A new editorial in Nature Biotech poses the idea of the "digital phenotype" as a catch-all term for the trail of relevant health data people leave behind in their interactions with the internet, social media, and technology, which has largely untapped potential for the early detection of various conditions.
CareMore Chief Medical Officer Dr. Sachin Jain submitted the paper along with Harvard Medical School colleagues doctors Brian Powers, Jared Hawkins, and John Brownstein, whose Computational Epidemiology Group has done a lot of work in the area of digital phenotyping already.
“People are increasingly leaving a footprint of their health status through technology, including social media, forums, online communities, wearable technologies and mobile devices,” Jain said in a statement. “This information all has clinical value to a physician. The challenge is being aware of it and knowing how to access and interpret it.”
Back when Jain was at Merck, his innovation group funded some of Brownstein's work on HealthMap. They were already working on the notion of the digital phenotype at that time.
"Merck is funding the research, but I think there’s also a broader digital health agenda that we’re really kind of pursuing and this is a big part of it, which is around this notion of defining what I call digital phenotypes,” Jain told MobiHealthNews last March. “We think many diseases will actually have a phenotype that presents through patient use of technology."
The concept builds on Richard Dawkins' idea of an extended phenotype, which refers to how animal behaviors and interactions with their environments should play into how we describe and classify them. According to Jain and his colleagues, a burgeoning dataset includes data from health wearables, social media postings, and even data from people's mobile phones about how and how often they text and use apps. The latter has formed the basis of Ginger.io's research, which contends that changes in people's smartphone usage behavior can presage changes in a mental health condition like depression of bipolar disorder.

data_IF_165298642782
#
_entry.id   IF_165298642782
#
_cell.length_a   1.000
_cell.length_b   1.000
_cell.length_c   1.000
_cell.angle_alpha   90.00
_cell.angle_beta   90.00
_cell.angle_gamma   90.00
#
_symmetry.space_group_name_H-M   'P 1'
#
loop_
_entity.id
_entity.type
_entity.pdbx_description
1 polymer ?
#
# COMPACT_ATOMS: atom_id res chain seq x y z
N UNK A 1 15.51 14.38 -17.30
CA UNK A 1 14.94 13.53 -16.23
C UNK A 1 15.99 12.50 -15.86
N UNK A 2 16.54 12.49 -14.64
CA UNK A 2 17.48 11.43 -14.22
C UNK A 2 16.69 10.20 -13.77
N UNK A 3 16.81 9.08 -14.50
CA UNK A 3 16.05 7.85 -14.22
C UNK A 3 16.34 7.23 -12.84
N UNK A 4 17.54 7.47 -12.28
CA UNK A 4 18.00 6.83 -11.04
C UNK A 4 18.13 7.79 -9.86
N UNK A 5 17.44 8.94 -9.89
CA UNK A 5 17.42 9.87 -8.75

The idea of the digital phenotype can be used in a variety of ways, the paper goes on to say. It can be predictive of diseases for individuals, but it can also predict trends at the population level using something like Google Flu Trends or the Boston Children's insomnia study. It has also shown value in providing feedback about the efficacy of new treatments.
"For example, by tracking digital phenotypes among members of an online disease community, researchers were able to demonstrate the lack of efficacy of lithium in slowing disease progression in individuals with amyotrophic lateral sclerosis," the paper reads, referring to a PatientsLikeMe study from 2011. "These findings were later replicated in several slower and more expensive randomized controlled trials."
The challenge going forward will be incorporating this data into clinical practice in a way that is useful, doesn't overwhelm physicians, and maintains patient safety and privacy.
“Our digital breadcrumbs, whether from our online discussions or the health tracking devices we wear, have tremendous potential to inform clinical decision making,” Brownstein said in a statement. “The next step is to figure out how these data integrate into traditional electronic medical records.”